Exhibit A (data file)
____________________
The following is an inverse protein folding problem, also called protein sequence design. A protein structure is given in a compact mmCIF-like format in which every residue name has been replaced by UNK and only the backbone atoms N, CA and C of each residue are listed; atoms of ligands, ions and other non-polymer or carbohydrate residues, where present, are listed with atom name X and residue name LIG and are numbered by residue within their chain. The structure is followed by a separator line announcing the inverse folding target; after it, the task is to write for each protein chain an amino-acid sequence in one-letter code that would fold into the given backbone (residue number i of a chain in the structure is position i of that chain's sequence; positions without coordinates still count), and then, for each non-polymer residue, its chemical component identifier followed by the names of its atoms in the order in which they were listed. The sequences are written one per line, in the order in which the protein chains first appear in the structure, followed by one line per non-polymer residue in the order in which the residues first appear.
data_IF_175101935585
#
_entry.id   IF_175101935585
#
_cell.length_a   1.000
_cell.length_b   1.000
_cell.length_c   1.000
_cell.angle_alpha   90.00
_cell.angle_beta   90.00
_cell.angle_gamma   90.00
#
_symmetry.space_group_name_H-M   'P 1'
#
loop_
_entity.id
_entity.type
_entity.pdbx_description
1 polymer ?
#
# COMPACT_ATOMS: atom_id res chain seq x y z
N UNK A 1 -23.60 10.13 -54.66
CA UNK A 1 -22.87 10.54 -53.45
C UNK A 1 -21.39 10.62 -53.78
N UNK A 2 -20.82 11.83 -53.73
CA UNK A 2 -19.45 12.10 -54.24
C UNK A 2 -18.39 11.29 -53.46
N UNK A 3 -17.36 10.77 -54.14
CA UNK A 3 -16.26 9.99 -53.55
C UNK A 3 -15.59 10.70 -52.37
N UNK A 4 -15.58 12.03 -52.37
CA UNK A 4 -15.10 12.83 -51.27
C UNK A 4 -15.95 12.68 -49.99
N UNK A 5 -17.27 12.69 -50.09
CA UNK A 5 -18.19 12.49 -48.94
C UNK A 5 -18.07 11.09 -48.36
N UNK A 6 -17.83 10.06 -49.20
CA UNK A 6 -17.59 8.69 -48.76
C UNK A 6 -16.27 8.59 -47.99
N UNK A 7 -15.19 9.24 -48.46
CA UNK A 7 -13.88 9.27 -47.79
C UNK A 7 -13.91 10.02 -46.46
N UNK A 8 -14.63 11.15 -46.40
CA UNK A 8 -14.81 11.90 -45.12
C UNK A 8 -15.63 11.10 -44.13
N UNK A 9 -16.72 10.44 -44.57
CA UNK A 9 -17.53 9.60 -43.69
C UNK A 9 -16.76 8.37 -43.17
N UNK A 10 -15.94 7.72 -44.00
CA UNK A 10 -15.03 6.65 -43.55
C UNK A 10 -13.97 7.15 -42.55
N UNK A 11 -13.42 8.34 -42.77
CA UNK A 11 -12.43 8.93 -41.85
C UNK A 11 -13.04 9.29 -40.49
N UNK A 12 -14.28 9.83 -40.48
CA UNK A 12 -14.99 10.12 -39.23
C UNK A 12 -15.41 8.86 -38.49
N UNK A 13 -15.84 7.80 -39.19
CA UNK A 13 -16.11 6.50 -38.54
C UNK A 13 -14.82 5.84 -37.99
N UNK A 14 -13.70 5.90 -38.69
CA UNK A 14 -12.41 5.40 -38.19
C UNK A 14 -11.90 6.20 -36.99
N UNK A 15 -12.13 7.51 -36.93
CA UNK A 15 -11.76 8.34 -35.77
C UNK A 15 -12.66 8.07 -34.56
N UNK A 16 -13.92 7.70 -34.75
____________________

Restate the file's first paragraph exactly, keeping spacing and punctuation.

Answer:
The following is an inverse protein folding problem, also called protein sequence design. A protein structure is given in a compact mmCIF-like format in which every residue name has been replaced by UNK and only the backbone atoms N, CA and C of each residue are listed; atoms of ligands, ions and other non-polymer or carbohydrate residues, where present, are listed with atom name X and residue name LIG and are numbered by residue within their chain. The structure is followed by a separator line announcing the inverse folding target; after it, the task is to write for each protein chain an amino-acid sequence in one-letter code that would fold into the given backbone (residue number i of a chain in the structure is position i of that chain's sequence; positions without coordinates still count), and then, for each non-polymer residue, its chemical component identifier followed by the names of its atoms in the order in which they were listed. The sequences are written one per line, in the order in which the protein chains first appear in the structure, followed by one line per non-polymer residue in the order in which the residues first appear.